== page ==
I had admired her.
I had spoiled her.
I had loved her.
I gathered myself and looked into her big blue eyes. I could see that she was ready—even if I wasn’t. Still—I knew what needed to be done.
So I did it.
“Pamela, I renounce the ties of our blood and my dominion over you as my progeny,” I said solemnly, bracing myself for the pain I knew was coming. The empty ache of our lost bond would be worse than the immediate pain in a lot of ways. But the emptiness would come later. First, we would feel the scald that came with broken magic.
When Godric had met the sun, a part of me had burned with him—that part which had been his for a thousand years. Pam had been mine for only one-tenth of that amount of time. Still—the magic that had turned her and had given me power over her burned us both as the words I’d uttered took effect.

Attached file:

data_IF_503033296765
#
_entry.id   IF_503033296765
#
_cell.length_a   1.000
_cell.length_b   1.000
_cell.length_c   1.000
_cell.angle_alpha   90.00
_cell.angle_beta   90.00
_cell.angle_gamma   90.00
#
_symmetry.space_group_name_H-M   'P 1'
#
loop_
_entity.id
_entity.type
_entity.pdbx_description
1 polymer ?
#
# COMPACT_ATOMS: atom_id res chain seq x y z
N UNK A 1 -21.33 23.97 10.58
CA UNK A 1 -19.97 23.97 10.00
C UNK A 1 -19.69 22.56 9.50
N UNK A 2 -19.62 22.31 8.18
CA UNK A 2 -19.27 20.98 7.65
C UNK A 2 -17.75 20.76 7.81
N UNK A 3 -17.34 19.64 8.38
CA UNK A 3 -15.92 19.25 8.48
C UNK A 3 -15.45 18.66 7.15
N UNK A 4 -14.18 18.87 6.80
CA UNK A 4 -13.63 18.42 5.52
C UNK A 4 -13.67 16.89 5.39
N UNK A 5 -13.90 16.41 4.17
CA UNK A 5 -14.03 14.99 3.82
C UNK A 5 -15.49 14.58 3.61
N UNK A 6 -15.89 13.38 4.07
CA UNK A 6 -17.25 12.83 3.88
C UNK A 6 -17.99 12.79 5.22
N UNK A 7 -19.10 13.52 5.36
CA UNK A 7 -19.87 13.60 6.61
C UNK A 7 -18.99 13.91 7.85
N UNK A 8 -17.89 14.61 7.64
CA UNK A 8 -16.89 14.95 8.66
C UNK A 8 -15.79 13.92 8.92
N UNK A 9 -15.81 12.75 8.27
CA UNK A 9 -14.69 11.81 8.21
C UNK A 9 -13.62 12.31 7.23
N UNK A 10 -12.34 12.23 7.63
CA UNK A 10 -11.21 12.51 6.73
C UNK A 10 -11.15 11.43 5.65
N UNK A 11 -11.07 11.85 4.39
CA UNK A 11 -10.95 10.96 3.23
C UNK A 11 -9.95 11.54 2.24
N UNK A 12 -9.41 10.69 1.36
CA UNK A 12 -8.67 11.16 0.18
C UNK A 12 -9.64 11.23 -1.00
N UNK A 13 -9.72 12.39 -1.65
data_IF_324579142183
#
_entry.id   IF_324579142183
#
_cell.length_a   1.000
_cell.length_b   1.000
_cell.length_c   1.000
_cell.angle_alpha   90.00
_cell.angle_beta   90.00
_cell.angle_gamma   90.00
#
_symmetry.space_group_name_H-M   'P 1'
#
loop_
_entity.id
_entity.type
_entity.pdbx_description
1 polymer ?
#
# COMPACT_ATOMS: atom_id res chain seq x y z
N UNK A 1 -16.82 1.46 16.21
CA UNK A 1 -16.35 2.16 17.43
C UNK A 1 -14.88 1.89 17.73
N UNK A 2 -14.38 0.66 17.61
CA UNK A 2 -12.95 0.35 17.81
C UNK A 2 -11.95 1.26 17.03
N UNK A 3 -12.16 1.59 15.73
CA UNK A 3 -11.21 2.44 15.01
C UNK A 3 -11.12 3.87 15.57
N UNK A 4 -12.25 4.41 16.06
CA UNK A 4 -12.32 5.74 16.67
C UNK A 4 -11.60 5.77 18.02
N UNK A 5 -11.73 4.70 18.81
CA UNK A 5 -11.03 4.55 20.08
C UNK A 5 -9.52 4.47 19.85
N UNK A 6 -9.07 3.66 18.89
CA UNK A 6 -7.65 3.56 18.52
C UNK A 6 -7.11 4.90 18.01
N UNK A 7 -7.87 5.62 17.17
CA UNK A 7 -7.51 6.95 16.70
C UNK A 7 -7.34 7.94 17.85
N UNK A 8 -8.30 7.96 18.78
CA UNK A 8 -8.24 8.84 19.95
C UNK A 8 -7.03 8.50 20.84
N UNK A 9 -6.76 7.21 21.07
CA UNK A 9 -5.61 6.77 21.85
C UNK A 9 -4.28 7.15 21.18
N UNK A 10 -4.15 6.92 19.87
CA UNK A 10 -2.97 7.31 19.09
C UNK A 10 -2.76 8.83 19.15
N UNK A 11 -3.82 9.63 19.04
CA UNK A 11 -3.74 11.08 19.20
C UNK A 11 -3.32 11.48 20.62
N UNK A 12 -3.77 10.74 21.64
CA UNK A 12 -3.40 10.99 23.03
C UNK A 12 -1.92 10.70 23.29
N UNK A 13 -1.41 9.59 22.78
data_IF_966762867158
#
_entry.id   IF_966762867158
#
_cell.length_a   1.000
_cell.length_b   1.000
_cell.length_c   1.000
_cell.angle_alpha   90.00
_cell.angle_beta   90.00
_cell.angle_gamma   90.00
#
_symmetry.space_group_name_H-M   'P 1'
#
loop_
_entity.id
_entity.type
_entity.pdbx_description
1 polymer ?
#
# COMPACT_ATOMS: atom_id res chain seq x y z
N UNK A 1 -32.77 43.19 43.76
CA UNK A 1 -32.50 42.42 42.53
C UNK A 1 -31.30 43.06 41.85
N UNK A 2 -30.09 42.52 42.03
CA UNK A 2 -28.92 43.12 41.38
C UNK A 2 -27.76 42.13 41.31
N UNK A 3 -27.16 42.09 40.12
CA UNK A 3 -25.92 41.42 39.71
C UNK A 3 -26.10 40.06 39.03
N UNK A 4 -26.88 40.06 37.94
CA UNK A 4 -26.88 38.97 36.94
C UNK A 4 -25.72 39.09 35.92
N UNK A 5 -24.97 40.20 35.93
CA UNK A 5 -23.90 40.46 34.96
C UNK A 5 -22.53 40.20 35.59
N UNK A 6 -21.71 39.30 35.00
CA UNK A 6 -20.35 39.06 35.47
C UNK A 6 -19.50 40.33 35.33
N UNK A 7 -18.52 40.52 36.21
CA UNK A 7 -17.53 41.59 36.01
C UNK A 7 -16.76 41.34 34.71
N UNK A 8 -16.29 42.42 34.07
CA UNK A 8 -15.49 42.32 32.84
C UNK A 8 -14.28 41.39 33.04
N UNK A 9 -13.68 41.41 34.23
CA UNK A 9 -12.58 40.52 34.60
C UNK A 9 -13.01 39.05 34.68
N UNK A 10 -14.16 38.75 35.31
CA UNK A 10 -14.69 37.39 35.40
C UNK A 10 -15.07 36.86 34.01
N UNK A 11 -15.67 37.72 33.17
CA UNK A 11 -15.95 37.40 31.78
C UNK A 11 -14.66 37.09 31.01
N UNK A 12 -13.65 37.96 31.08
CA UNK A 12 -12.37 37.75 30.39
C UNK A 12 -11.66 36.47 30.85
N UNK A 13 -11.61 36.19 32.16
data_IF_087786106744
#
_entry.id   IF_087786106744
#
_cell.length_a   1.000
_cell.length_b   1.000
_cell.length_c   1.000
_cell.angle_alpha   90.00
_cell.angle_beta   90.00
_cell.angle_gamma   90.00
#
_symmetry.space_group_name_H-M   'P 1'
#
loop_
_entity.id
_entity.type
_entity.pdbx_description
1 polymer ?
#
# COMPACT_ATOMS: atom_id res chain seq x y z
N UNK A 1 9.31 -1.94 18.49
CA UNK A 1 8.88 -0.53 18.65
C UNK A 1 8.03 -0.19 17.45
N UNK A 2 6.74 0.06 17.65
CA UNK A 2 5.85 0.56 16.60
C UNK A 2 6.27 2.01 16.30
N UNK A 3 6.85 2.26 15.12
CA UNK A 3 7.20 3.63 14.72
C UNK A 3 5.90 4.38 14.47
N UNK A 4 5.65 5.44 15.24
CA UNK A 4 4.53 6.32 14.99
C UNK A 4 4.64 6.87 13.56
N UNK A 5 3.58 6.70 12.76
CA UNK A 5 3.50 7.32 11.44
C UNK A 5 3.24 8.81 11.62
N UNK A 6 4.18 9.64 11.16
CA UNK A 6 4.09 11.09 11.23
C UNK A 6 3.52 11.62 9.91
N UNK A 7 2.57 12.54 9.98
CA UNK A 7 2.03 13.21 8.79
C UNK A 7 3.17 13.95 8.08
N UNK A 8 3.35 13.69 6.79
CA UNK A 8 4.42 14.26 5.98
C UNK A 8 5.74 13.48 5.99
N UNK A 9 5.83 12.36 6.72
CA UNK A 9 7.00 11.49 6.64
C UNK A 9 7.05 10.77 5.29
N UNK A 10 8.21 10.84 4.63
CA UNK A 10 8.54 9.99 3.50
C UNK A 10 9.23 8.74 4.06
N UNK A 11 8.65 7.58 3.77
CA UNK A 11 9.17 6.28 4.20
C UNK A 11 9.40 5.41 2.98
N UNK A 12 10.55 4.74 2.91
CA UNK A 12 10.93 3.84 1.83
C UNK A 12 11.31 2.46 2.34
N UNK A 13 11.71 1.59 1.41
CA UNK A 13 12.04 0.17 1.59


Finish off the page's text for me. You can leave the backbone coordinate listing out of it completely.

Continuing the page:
In the midst of that pain, Pam could no longer hold in her tears as she reached for me. I held her close, comforted by her presence. One of my hands was on the back of her head, and Pam placed her hand over mine as I caressed her hair tenderly.
However, the ache was already forming.
Gone was my ability to sense my child—or Tara through her.
Gone was my ability to feel where she was—unless I was literally holding her.
Still, a part of me wished that she could have a similar, though tiny, assurance of my continued existence. However, that wasn’t the way the magic worked.
I sighed. Bond or no—I still felt the same amount of affection for my child.